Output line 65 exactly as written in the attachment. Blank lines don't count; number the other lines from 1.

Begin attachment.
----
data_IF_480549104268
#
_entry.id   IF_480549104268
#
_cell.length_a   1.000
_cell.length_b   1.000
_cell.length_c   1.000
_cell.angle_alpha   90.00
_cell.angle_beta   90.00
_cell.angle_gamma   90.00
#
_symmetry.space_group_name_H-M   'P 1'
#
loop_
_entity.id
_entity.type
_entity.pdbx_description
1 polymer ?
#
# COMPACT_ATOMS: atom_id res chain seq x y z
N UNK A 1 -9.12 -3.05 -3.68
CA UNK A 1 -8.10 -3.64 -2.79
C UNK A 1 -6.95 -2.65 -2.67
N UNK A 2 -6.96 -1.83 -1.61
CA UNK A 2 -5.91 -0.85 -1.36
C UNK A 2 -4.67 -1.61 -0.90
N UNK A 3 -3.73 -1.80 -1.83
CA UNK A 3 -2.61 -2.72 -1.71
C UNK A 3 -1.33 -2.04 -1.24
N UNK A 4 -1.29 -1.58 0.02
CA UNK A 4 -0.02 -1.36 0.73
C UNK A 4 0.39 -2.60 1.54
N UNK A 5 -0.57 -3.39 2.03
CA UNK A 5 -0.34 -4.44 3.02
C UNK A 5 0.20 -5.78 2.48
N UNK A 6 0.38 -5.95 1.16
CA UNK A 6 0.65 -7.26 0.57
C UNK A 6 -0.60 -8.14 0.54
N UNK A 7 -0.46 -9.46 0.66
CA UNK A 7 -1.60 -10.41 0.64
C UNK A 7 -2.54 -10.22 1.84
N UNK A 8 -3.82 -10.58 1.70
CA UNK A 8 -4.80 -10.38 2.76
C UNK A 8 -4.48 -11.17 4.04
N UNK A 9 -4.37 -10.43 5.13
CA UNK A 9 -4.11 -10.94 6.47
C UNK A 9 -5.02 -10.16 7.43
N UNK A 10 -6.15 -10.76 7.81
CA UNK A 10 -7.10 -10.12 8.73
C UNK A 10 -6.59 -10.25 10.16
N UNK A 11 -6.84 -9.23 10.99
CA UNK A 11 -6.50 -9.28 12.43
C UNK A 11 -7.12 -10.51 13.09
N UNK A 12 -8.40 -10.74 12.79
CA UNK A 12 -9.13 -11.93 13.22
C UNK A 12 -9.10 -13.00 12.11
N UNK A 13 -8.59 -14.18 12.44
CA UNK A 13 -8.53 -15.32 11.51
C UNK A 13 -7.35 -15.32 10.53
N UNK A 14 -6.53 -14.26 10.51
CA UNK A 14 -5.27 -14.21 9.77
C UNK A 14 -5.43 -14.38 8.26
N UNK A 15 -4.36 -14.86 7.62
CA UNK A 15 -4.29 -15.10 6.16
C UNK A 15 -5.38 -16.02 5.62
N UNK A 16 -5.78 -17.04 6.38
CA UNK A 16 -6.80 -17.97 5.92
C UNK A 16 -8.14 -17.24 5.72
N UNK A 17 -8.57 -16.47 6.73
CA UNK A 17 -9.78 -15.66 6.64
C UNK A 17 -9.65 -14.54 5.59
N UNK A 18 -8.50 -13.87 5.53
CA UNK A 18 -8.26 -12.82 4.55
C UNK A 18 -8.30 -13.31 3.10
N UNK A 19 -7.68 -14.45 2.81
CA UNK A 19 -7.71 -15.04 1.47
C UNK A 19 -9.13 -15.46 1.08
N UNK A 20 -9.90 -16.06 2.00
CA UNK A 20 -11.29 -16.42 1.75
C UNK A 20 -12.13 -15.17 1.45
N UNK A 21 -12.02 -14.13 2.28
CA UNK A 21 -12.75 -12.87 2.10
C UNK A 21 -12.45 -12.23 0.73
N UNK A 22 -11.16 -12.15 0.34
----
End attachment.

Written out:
C UNK A 15 -5.38 -16.02 5.62